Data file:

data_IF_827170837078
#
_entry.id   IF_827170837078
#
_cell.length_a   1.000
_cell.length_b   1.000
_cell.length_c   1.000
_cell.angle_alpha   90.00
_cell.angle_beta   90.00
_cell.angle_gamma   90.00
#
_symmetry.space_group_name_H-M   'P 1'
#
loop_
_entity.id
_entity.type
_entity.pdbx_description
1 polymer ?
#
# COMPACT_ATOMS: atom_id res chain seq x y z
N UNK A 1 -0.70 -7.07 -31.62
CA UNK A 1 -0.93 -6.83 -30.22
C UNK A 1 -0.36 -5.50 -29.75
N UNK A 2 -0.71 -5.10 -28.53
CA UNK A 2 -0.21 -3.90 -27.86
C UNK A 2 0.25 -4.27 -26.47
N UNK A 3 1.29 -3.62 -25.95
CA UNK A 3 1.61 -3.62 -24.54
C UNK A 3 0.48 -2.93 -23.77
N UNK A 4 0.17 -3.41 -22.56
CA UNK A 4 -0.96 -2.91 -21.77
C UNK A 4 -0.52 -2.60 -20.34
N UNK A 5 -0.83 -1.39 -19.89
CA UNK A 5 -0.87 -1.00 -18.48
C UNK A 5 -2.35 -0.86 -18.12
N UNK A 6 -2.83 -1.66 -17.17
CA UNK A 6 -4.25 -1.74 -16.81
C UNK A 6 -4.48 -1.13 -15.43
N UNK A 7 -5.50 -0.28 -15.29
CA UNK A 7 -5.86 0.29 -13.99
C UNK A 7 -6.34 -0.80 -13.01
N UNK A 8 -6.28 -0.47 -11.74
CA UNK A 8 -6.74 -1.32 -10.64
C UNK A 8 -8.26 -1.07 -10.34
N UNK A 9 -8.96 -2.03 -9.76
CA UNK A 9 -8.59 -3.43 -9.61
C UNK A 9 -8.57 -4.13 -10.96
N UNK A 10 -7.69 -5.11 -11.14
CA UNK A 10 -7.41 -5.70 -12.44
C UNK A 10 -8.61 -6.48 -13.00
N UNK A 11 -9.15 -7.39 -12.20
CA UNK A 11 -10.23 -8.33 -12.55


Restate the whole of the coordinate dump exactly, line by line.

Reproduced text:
data_IF_827170837078
#
_entry.id   IF_827170837078
#
_cell.length_a   1.000
_cell.length_b   1.000
_cell.length_c   1.000
_cell.angle_alpha   90.00
_cell.angle_beta   90.00
_cell.angle_gamma   90.00
#
_symmetry.space_group_name_H-M   'P 1'
#
loop_
_entity.id
_entity.type
_entity.pdbx_description
1 polymer ?
#
# COMPACT_ATOMS: atom_id res chain seq x y z
N UNK A 1 -0.70 -7.07 -31.62
CA UNK A 1 -0.93 -6.83 -30.22
C UNK A 1 -0.36 -5.50 -29.75
N UNK A 2 -0.71 -5.10 -28.53
CA UNK A 2 -0.21 -3.90 -27.86
C UNK A 2 0.25 -4.27 -26.47
N UNK A 3 1.29 -3.62 -25.95
CA UNK A 3 1.61 -3.62 -24.54
C UNK A 3 0.48 -2.93 -23.77
N UNK A 4 0.17 -3.41 -22.56
CA UNK A 4 -0.96 -2.91 -21.77
C UNK A 4 -0.52 -2.60 -20.34
N UNK A 5 -0.83 -1.39 -19.89
CA UNK A 5 -0.87 -1.00 -18.48
C UNK A 5 -2.35 -0.86 -18.12
N UNK A 6 -2.83 -1.66 -17.17
CA UNK A 6 -4.25 -1.74 -16.81
C UNK A 6 -4.48 -1.13 -15.43
N UNK A 7 -5.50 -0.28 -15.29
CA UNK A 7 -5.86 0.29 -13.99
C UNK A 7 -6.34 -0.80 -13.01
N UNK A 8 -6.28 -0.47 -11.74
CA UNK A 8 -6.74 -1.32 -10.64
C UNK A 8 -8.26 -1.07 -10.34
N UNK A 9 -8.96 -2.03 -9.76
CA UNK A 9 -8.59 -3.43 -9.61
C UNK A 9 -8.57 -4.13 -10.96
N UNK A 10 -7.69 -5.11 -11.14
CA UNK A 10 -7.41 -5.70 -12.44
C UNK A 10 -8.61 -6.48 -13.00
N UNK A 11 -9.15 -7.39 -12.20
CA UNK A 11 -10.23 -8.33 -12.55